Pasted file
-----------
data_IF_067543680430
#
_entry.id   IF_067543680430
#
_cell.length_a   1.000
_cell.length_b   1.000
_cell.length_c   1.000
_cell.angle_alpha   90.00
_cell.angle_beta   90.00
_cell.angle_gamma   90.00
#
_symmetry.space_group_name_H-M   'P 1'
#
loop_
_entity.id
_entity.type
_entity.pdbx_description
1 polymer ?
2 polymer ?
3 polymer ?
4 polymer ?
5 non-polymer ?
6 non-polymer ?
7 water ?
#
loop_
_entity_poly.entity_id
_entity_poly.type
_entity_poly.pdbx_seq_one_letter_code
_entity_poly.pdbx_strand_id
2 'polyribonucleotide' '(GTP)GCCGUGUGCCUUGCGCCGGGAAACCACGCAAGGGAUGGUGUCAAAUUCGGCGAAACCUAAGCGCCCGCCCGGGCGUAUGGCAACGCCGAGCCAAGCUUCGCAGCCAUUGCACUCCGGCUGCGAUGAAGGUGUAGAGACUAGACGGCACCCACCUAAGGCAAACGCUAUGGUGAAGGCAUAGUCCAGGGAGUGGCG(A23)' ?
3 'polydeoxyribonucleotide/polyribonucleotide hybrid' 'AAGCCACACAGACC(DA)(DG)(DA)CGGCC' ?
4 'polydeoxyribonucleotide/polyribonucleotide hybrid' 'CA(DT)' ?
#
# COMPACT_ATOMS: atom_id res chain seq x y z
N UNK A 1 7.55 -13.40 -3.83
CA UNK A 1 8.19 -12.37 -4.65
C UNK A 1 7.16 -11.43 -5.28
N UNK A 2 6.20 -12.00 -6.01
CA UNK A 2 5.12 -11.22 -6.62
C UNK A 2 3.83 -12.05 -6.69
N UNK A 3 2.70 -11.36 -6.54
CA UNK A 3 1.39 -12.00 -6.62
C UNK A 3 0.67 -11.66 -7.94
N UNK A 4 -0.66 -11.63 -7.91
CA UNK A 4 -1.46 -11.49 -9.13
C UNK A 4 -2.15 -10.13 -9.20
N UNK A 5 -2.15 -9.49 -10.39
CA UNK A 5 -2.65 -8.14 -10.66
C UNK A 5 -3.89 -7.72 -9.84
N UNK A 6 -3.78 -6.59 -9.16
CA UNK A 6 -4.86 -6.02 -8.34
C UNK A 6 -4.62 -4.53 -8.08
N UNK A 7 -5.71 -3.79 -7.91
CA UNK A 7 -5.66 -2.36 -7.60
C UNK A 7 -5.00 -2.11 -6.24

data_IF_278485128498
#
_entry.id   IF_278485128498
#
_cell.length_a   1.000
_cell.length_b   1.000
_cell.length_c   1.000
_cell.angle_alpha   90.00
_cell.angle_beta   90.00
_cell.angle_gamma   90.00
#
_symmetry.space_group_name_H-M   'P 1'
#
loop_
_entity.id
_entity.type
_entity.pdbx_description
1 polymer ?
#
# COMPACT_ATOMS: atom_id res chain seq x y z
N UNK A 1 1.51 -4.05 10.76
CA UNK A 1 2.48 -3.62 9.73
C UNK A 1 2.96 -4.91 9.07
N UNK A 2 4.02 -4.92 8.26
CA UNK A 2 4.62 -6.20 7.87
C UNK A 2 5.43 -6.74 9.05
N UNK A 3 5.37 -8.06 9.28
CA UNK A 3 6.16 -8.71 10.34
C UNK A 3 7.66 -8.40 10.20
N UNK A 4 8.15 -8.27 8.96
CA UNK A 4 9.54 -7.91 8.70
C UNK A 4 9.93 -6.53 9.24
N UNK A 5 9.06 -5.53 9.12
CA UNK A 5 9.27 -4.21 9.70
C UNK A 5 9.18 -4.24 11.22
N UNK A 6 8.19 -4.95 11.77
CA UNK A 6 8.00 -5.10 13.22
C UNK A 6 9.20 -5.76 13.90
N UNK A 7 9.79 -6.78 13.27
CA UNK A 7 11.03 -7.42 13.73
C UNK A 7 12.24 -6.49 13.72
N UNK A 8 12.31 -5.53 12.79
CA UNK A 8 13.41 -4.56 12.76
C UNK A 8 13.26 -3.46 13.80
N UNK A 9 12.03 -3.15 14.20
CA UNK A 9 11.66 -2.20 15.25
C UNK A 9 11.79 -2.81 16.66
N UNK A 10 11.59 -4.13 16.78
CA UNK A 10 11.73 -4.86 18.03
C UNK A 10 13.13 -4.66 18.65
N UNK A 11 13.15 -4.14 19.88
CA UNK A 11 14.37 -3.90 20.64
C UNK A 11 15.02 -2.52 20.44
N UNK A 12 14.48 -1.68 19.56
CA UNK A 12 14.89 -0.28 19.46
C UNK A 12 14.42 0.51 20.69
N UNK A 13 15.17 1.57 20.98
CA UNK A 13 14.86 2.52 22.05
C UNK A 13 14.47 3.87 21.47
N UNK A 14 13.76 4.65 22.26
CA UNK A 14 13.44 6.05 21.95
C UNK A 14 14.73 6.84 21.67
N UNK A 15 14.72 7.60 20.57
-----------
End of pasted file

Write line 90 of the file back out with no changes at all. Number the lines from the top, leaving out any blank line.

CA UNK A 5 9.27 -4.21 9.70